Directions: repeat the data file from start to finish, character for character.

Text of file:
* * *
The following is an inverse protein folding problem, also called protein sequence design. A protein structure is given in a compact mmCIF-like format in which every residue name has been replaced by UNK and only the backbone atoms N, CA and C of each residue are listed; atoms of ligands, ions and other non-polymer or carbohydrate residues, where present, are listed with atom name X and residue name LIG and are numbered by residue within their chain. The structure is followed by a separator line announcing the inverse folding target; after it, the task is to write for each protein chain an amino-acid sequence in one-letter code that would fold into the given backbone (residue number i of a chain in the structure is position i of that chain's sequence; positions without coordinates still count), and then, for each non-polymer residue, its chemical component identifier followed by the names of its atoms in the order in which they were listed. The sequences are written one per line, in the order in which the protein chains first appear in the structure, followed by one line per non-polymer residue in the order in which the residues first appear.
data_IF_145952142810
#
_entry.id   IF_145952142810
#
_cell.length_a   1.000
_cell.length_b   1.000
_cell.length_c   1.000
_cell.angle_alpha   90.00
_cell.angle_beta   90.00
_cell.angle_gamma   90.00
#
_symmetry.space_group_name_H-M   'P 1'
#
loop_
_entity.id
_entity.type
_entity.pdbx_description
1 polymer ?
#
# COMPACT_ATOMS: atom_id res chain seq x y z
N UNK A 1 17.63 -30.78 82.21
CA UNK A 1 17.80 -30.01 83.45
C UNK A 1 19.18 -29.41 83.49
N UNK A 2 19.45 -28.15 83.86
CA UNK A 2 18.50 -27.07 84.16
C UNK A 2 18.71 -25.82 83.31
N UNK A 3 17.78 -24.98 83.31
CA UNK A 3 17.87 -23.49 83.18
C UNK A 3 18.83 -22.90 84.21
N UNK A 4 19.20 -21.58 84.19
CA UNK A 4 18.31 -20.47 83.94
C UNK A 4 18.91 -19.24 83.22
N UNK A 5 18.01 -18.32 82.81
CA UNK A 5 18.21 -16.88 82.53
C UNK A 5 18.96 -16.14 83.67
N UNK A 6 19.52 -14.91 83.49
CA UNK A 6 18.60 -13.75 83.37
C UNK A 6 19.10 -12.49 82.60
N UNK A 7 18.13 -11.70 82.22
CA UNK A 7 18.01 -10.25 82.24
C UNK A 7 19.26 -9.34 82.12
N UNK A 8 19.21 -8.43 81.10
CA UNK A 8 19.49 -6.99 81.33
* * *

The following is an inverse protein folding problem, also called protein sequence design. A protein structure is given in a compact mmCIF-like format in which every residue name has been replaced by UNK and only the backbone atoms N, CA and C of each residue are listed; atoms of ligands, ions and other non-polymer or carbohydrate residues, where present, are listed with atom name X and residue name LIG and are numbered by residue within their chain. The structure is followed by a separator line announcing the inverse folding target; after it, the task is to write for each protein chain an amino-acid sequence in one-letter code that would fold into the given backbone (residue number i of a chain in the structure is position i of that chain's sequence; positions without coordinates still count), and then, for each non-polymer residue, its chemical component identifier followed by the names of its atoms in the order in which they were listed. The sequences are written one per line, in the order in which the protein chains first appear in the structure, followed by one line per non-polymer residue in the order in which the residues first appear.
data_IF_145952142810
#
_entry.id   IF_145952142810
#
_cell.length_a   1.000
_cell.length_b   1.000
_cell.length_c   1.000
_cell.angle_alpha   90.00
_cell.angle_beta   90.00
_cell.angle_gamma   90.00
#
_symmetry.space_group_name_H-M   'P 1'
#
loop_
_entity.id
_entity.type
_entity.pdbx_description
1 polymer ?
#
# COMPACT_ATOMS: atom_id res chain seq x y z
N UNK A 1 17.63 -30.78 82.21
CA UNK A 1 17.80 -30.01 83.45
C UNK A 1 19.18 -29.41 83.49
N UNK A 2 19.45 -28.15 83.86
CA UNK A 2 18.50 -27.07 84.16
C UNK A 2 18.71 -25.82 83.31
N UNK A 3 17.78 -24.98 83.31
CA UNK A 3 17.87 -23.49 83.18
C UNK A 3 18.83 -22.90 84.21
N UNK A 4 19.20 -21.58 84.19
CA UNK A 4 18.31 -20.47 83.94
C UNK A 4 18.91 -19.24 83.22
N UNK A 5 18.01 -18.32 82.81
CA UNK A 5 18.21 -16.88 82.53
C UNK A 5 18.96 -16.14 83.67
N UNK A 6 19.52 -14.91 83.49
CA UNK A 6 18.60 -13.75 83.37
C UNK A 6 19.10 -12.49 82.60
N UNK A 7 18.13 -11.70 82.22
CA UNK A 7 18.01 -10.25 82.24
C UNK A 7 19.26 -9.34 82.12
N UNK A 8 19.21 -8.43 81.10
CA UNK A 8 19.49 -6.99 81.33